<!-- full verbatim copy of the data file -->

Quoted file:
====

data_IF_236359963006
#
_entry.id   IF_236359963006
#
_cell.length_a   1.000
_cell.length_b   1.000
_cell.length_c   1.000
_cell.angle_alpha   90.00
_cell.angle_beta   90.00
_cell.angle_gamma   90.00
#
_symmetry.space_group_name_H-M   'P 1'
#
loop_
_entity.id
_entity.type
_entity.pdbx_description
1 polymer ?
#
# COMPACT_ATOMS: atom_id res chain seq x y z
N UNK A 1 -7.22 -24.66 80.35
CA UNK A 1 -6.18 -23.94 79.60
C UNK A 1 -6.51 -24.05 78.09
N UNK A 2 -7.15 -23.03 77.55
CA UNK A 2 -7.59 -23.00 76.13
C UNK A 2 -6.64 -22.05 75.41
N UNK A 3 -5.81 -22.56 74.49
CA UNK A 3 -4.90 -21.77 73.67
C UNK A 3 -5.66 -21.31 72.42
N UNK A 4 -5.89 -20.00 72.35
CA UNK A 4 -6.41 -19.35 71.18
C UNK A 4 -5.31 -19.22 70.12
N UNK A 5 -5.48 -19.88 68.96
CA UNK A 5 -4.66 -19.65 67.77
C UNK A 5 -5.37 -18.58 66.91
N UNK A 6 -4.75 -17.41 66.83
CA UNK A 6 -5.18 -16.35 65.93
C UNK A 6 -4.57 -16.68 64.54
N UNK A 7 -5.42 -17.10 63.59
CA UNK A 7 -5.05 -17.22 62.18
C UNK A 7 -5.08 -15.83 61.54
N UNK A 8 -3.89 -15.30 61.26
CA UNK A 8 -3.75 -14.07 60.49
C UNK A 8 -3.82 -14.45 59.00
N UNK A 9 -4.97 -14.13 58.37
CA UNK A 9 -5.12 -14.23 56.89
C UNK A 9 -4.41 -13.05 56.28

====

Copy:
data_IF_236359963006
#
_entry.id   IF_236359963006
#
_cell.length_a   1.000
_cell.length_b   1.000
_cell.length_c   1.000
_cell.angle_alpha   90.00
_cell.angle_beta   90.00
_cell.angle_gamma   90.00
#
_symmetry.space_group_name_H-M   'P 1'
#
loop_
_entity.id
_entity.type
_entity.pdbx_description
1 polymer ?
#
# COMPACT_ATOMS: atom_id res chain seq x y z
N UNK A 1 -7.22 -24.66 80.35
CA UNK A 1 -6.18 -23.94 79.60
C UNK A 1 -6.51 -24.05 78.09
N UNK A 2 -7.15 -23.03 77.55
CA UNK A 2 -7.59 -23.00 76.13
C UNK A 2 -6.64 -22.05 75.41
N UNK A 3 -5.81 -22.56 74.49
CA UNK A 3 -4.90 -21.77 73.67
C UNK A 3 -5.66 -21.31 72.42
N UNK A 4 -5.89 -20.00 72.35
CA UNK A 4 -6.41 -19.35 71.18
C UNK A 4 -5.31 -19.22 70.12
N UNK A 5 -5.48 -19.88 68.96
CA UNK A 5 -4.66 -19.65 67.77
C UNK A 5 -5.37 -18.58 66.91
N UNK A 6 -4.75 -17.41 66.83
CA UNK A 6 -5.18 -16.35 65.93
C UNK A 6 -4.57 -16.68 64.54
N UNK A 7 -5.42 -17.10 63.59
CA UNK A 7 -5.05 -17.22 62.18
C UNK A 7 -5.08 -15.83 61.54
N UNK A 8 -3.89 -15.30 61.26
CA UNK A 8 -3.75 -14.07 60.49
C UNK A 8 -3.82 -14.45 59.00
N UNK A 9 -4.97 -14.13 58.37
CA UNK A 9 -5.12 -14.23 56.89
C UNK A 9 -4.41 -13.05 56.28